DISCO-F746NG LCD rapid draw to screen location causes a visible glitch

Hi All,

I’ve run into a LCD glitch that’s completely stumped me:
I’ve made a custom board based on the STM32F746ZG, a IS42S16400 SDRAM and RK043HR005-CTG (Same supplier as used on DISCO-F746NG, but 800x480. Similar timings, but obviously a much larger active area and clock).
Drawing to the screen is done via double buffering, using the first two banks of the SDRAM, and everything appears fine when drawing simple objects to the screen.
However when drawing to the same part of the screen (all draws done to back buffer) more than once per screen refresh a visible glitch is observed, where part of the previous draws will be visible for a very short duration before disappearing. The size of the glitch appears to be directly proportional to the size of the area being drawn to.

I was able to replicate the issue on my DISCO-F746NG boards, except with the size of the glitch being far smaller, I’m assuming due to the same LTDC/SDRAM clock rates being used to draw on a far slower pixel clock. I’m using solid RG&B shapes for the replication, but it is just as, if not more obvious when drawing more complex objects, many of which are 4-5 individual props blended on top of each other directly into the back buffer.

Code published here for easy replication.

This is what it looks like if the code draws directly to the front buffer, and is also the exact same size and pattern as the glitch when double buffering (Just that the screen is predominantly blue with the coloured glitches visible). The color is also solid red (on a more expensive camera, the pink is just my phone not being ideal.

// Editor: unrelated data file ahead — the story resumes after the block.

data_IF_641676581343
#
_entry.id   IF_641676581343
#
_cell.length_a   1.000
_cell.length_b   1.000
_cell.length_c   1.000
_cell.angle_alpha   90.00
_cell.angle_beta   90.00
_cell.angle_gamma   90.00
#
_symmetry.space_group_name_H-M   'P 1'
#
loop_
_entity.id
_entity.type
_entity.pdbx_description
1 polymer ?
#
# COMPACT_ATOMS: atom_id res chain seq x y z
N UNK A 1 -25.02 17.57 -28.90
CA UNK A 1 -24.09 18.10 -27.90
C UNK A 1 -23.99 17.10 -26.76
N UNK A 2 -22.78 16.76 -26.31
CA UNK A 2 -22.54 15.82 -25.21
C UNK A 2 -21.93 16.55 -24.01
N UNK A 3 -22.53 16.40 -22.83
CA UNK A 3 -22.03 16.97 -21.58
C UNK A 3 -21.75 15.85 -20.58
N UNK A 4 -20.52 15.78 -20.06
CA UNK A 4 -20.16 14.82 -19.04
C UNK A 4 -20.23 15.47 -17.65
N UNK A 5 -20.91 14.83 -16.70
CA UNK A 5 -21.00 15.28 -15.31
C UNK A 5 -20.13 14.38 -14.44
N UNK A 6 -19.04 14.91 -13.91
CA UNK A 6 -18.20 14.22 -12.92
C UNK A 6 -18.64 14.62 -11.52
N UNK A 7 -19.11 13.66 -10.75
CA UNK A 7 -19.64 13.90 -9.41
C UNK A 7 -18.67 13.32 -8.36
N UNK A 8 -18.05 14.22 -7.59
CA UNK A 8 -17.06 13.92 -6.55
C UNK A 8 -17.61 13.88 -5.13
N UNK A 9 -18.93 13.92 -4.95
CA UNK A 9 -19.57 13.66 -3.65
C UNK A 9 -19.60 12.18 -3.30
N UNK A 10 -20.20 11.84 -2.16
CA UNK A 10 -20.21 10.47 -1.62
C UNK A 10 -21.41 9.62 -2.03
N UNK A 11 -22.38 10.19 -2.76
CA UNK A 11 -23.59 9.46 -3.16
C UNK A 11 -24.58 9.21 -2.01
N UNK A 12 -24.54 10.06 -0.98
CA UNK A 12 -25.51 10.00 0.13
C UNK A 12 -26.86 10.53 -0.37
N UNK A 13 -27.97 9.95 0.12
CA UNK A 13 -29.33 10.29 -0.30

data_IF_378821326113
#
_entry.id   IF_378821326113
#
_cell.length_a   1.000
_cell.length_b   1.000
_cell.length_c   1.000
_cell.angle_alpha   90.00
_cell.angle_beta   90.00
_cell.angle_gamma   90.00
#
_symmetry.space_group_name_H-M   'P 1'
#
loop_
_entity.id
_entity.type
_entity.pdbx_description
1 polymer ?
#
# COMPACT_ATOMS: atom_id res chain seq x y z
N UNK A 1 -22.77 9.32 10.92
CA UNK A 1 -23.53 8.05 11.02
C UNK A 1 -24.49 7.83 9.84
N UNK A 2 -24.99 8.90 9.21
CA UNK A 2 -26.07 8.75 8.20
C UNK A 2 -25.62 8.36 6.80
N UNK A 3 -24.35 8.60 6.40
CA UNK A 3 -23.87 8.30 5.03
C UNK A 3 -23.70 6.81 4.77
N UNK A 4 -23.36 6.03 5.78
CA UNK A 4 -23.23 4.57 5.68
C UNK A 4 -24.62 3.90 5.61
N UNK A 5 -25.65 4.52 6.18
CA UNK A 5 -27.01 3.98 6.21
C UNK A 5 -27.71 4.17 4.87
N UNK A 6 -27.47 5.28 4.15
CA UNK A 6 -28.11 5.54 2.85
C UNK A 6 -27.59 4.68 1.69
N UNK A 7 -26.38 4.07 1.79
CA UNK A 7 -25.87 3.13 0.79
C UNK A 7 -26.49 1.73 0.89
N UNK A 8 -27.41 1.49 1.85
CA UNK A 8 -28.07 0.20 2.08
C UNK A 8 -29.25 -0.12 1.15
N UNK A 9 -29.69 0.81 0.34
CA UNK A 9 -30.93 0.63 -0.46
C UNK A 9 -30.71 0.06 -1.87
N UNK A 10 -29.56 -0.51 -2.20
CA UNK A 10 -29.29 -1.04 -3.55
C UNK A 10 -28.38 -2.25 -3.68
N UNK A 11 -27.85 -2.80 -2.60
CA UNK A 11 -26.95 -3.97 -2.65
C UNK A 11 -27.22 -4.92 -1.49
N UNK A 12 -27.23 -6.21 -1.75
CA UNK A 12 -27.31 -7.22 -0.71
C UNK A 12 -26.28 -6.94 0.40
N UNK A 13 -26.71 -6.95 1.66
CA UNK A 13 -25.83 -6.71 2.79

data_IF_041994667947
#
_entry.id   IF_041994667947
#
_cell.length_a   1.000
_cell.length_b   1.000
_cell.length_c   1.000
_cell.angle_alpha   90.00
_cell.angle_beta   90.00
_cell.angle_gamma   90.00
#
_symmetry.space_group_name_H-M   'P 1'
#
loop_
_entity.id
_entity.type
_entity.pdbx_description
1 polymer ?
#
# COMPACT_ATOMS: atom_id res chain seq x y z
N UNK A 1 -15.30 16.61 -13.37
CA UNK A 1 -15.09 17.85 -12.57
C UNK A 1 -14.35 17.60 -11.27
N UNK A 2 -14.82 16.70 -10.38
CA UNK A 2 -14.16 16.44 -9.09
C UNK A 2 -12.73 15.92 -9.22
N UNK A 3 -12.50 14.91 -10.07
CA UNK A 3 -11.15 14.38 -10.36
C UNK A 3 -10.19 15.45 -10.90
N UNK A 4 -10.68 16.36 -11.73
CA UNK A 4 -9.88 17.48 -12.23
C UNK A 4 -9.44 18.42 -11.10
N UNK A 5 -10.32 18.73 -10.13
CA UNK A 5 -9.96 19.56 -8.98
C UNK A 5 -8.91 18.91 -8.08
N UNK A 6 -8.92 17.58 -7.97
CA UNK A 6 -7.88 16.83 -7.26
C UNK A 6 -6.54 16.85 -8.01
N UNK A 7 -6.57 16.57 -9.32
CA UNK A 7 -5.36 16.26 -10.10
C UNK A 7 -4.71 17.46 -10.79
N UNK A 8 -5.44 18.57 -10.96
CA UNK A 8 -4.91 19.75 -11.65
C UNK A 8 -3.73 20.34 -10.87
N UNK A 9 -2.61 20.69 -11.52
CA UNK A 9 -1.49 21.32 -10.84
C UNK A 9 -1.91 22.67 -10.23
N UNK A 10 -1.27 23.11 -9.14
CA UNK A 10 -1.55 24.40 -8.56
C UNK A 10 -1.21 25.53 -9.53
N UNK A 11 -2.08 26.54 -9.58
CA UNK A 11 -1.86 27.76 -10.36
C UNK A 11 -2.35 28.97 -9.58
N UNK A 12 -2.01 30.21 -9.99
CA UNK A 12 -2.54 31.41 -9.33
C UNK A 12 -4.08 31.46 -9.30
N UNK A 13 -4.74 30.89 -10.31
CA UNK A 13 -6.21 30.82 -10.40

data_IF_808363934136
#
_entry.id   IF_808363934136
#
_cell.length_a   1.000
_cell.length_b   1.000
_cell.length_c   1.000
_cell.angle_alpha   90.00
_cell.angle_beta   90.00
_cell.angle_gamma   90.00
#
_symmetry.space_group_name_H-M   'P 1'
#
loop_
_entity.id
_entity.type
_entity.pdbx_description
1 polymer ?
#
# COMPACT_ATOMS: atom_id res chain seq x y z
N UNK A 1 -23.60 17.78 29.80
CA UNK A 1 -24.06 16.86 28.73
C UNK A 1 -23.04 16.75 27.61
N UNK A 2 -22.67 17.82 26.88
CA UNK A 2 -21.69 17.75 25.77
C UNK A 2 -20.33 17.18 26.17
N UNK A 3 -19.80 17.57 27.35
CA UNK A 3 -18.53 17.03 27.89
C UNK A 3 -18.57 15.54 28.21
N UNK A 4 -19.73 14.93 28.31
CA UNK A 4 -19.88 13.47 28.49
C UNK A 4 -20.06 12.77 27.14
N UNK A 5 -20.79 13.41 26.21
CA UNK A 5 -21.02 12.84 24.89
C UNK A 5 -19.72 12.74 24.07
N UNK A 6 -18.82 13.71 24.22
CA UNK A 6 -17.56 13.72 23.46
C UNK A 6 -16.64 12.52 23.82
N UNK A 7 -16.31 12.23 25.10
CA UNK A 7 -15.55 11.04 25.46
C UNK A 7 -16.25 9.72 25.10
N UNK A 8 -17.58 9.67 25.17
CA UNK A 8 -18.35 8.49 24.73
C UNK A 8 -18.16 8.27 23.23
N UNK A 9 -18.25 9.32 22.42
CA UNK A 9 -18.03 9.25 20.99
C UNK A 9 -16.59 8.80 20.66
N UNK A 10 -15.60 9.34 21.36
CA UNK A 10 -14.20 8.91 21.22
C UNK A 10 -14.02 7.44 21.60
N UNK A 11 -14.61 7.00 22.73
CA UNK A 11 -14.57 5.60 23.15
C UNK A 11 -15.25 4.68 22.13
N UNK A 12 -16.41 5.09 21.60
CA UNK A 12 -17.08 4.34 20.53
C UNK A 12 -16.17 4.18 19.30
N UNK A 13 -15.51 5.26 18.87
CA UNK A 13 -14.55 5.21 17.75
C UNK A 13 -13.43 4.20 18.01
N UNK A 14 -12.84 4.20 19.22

If anyone’s run into something similar and has an idea of what could be causing this I’d be glad to hear it. I’ve managed to make some improvements by enabling burst read/write SDRAM transfers (although this seems to create some “ghost” pixel glitches in addition to the (now) smaller block glitch) and really slowing down the LCD’s pixel clock. Similarly using a for loop to manually draw the pixels in creates a lot of noise in the glitch size, which was otherwise rock solid, which may be useful info. I’m suspecting the FMC/SDRAM being the primary culprit, but it’s by far the part of the STM32 I know least about, so I’m at a loss of what to try.


Stupid question: have you tried using TouchGFX to see if the issue persist with their implementation?

It looks like tearing effect, but I’m not an expert.

Maybe it has a common root with this issue. I don’t have such board to test but Wim’s thoughts seem reasonable.

A quick description of the program which replicates the issue (which I forgot to add to original post):
The program in question waits for the screen to exit the active area (via line interrupt) and quickly draws a full screen Red, Green then blue box over the entire screen into the back buffer. This finishes before the next line interrupt (although the draws are happening while the LTDC fetches the front buffer). Once the draws are completed the frame buffer is swapped, to take effect on next vsync, which then triggers a restoration of the new back buffer, by copying 1:1 the front buffer into it, before triggering the cycle to repeat.
This should result in a purely blue screen, but doesn’t…

Hi Ladislas,

TouchGFX doesn’t seem to have the same issue. Although I’m not sure how they assemble the “widgets” they use. It’s entirely possible they assemble them in a separate part of memory and copy to back buffer in 1 go (which I’m about to try). A quick screen-swap application didn’t show it up, although I suspect they’re forcing sync to screen refresh with screen change.